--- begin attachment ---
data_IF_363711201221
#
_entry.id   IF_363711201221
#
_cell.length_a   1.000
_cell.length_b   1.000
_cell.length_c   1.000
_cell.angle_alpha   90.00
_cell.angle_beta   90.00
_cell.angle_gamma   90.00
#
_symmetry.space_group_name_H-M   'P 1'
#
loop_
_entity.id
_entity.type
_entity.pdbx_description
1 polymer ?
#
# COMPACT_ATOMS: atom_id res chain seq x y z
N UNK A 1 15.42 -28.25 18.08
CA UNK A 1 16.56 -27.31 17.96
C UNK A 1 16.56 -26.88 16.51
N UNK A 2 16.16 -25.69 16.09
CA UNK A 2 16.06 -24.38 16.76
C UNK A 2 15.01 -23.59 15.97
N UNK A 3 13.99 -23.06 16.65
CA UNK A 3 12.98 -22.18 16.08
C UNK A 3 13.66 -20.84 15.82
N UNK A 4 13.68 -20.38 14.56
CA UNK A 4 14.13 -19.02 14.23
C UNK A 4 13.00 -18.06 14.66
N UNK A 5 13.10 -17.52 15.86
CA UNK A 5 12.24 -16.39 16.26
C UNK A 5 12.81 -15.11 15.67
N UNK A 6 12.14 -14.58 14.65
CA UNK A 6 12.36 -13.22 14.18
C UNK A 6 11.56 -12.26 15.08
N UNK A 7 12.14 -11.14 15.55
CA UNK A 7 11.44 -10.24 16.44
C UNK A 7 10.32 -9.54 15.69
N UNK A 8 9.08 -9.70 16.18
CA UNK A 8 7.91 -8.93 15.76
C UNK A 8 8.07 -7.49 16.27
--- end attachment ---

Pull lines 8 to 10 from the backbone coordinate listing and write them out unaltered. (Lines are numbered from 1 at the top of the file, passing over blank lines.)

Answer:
_cell.angle_alpha   90.00
_cell.angle_beta   90.00
_cell.angle_gamma   90.00